Yes I agree!

    Of course! :) Hope you are doing well Sancar!



    • Yes I was positive for Coxsackie B4 with a titer of 1:640 which is the maximum ARUP measures


    • It's an open question. Dr Chia has good reasons for his views, and often does a stomach biopsy to confirm the presence of virema. It's certainly possible there's no pathogen and it's just a broken immune / metabolic response, likely different for different people.


    • I'm not sure, those would be good questions for Dr Chia. It sounds like the pathogen is in your blood and not CNS / heart which likely means there's a better chance for effective treatment.
     
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  19. Jesse2233

    Jesse2233 Senior Member

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    Had my 5th appointment with Dr Chia today. Overall he is encouraged with my progress and is hopeful that I will continue to improve. He says that if you're improving the prognosis is good. As usual we had a very interesting discussion...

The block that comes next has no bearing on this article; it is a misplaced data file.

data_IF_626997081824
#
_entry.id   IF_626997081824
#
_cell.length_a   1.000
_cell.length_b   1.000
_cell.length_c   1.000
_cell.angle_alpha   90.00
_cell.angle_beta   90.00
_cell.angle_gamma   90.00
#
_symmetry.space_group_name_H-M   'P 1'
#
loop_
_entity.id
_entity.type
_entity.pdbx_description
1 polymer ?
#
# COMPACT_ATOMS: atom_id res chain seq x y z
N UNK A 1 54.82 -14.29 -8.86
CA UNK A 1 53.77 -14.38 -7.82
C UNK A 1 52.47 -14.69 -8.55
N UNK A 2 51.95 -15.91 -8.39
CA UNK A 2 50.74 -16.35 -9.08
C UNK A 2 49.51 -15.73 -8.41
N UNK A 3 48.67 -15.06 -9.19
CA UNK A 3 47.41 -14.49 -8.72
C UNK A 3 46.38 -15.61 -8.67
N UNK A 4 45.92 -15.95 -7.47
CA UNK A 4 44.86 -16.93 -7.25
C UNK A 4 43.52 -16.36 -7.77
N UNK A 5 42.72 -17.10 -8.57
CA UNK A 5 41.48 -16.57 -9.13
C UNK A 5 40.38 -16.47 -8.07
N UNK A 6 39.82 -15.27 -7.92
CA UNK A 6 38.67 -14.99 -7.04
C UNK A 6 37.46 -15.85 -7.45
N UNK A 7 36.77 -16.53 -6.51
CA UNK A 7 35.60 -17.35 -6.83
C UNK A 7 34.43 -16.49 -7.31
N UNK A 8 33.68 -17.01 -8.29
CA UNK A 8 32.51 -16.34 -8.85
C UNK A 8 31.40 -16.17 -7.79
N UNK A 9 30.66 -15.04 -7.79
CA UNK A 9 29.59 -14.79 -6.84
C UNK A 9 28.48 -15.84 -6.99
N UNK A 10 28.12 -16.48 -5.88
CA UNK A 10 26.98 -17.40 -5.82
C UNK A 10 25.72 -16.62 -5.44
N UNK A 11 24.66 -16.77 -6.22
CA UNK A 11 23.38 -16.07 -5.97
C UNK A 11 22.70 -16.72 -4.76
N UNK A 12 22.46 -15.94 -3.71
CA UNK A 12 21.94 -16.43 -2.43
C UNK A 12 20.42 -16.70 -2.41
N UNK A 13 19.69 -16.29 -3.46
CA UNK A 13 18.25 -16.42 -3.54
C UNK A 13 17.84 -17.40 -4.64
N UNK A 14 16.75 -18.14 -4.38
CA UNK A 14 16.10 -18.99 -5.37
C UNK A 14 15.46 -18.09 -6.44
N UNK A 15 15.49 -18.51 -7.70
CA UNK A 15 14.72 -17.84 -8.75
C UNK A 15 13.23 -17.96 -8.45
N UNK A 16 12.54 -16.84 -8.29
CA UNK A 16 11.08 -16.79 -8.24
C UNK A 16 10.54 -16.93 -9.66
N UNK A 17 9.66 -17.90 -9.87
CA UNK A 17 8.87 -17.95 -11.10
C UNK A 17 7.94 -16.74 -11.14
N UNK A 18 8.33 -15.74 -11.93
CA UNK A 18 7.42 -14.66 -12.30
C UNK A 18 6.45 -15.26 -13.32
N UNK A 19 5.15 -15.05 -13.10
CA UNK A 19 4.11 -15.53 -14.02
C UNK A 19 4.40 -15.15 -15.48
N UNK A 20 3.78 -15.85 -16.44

First answers to the questions:
    1. How can I differentiate between primary POTS or primary ME/CFS?

      Symptoms depend on where the viral RNA is located in brain tissue
    2. Can Coxsackie B4 cause POTS as a standalone condition?

      Yes if it affects a certain part of the brain stem

    3. Is a gradual return to exercise using a recumbent bike and light weights appropriate for my case?

      Yes careful exercise is ok but caution is necessary since people can relapse from intense cardio. One should wait for 6 months after being symptom free before returning to full activity.

    4. Might photopheresis help the immune system respond better to a chronic Coxsackie B4 infection? Or help reduce the autoimmune reaction?